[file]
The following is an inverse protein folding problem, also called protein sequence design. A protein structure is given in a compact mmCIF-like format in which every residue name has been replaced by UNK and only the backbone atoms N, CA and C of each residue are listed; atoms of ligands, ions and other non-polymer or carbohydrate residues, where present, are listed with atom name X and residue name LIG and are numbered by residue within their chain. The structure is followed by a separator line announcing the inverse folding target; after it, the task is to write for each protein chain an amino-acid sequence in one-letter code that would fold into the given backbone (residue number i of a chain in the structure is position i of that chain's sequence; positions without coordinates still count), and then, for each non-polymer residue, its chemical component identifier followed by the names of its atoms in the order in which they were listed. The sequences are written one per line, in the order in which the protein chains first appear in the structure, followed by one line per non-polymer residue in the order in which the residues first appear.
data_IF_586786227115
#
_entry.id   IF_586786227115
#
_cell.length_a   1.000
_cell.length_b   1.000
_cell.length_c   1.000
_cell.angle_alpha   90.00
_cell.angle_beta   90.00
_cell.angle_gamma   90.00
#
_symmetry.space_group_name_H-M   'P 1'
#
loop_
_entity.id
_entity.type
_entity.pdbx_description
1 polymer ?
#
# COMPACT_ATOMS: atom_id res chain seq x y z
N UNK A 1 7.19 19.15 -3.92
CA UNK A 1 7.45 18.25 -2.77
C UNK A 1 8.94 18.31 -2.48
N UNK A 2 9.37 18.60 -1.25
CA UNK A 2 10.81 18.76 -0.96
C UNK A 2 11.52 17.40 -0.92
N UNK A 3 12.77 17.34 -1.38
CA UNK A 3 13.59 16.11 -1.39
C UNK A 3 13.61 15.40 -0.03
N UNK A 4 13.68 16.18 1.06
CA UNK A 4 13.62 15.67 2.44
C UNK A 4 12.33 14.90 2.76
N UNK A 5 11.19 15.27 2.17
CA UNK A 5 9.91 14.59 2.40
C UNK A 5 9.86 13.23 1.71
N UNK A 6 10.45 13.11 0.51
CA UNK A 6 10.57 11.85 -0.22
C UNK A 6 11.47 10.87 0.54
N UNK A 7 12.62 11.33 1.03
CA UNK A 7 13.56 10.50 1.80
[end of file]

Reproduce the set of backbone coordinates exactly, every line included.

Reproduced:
The following is an inverse protein folding problem, also called protein sequence design. A protein structure is given in a compact mmCIF-like format in which every residue name has been replaced by UNK and only the backbone atoms N, CA and C of each residue are listed; atoms of ligands, ions and other non-polymer or carbohydrate residues, where present, are listed with atom name X and residue name LIG and are numbered by residue within their chain. The structure is followed by a separator line announcing the inverse folding target; after it, the task is to write for each protein chain an amino-acid sequence in one-letter code that would fold into the given backbone (residue number i of a chain in the structure is position i of that chain's sequence; positions without coordinates still count), and then, for each non-polymer residue, its chemical component identifier followed by the names of its atoms in the order in which they were listed. The sequences are written one per line, in the order in which the protein chains first appear in the structure, followed by one line per non-polymer residue in the order in which the residues first appear.
data_IF_586786227115
#
_entry.id   IF_586786227115
#
_cell.length_a   1.000
_cell.length_b   1.000
_cell.length_c   1.000
_cell.angle_alpha   90.00
_cell.angle_beta   90.00
_cell.angle_gamma   90.00
#
_symmetry.space_group_name_H-M   'P 1'
#
loop_
_entity.id
_entity.type
_entity.pdbx_description
1 polymer ?
#
# COMPACT_ATOMS: atom_id res chain seq x y z
N UNK A 1 7.19 19.15 -3.92
CA UNK A 1 7.45 18.25 -2.77
C UNK A 1 8.94 18.31 -2.48
N UNK A 2 9.37 18.60 -1.25
CA UNK A 2 10.81 18.76 -0.96
C UNK A 2 11.52 17.40 -0.92
N UNK A 3 12.77 17.34 -1.38
CA UNK A 3 13.59 16.11 -1.39
C UNK A 3 13.61 15.40 -0.03
N UNK A 4 13.68 16.18 1.06
CA UNK A 4 13.62 15.67 2.44
C UNK A 4 12.33 14.90 2.76
N UNK A 5 11.19 15.27 2.17
CA UNK A 5 9.91 14.59 2.40
C UNK A 5 9.86 13.23 1.71
N UNK A 6 10.45 13.11 0.51
CA UNK A 6 10.57 11.85 -0.22
C UNK A 6 11.47 10.87 0.54
N UNK A 7 12.62 11.33 1.03
CA UNK A 7 13.56 10.50 1.80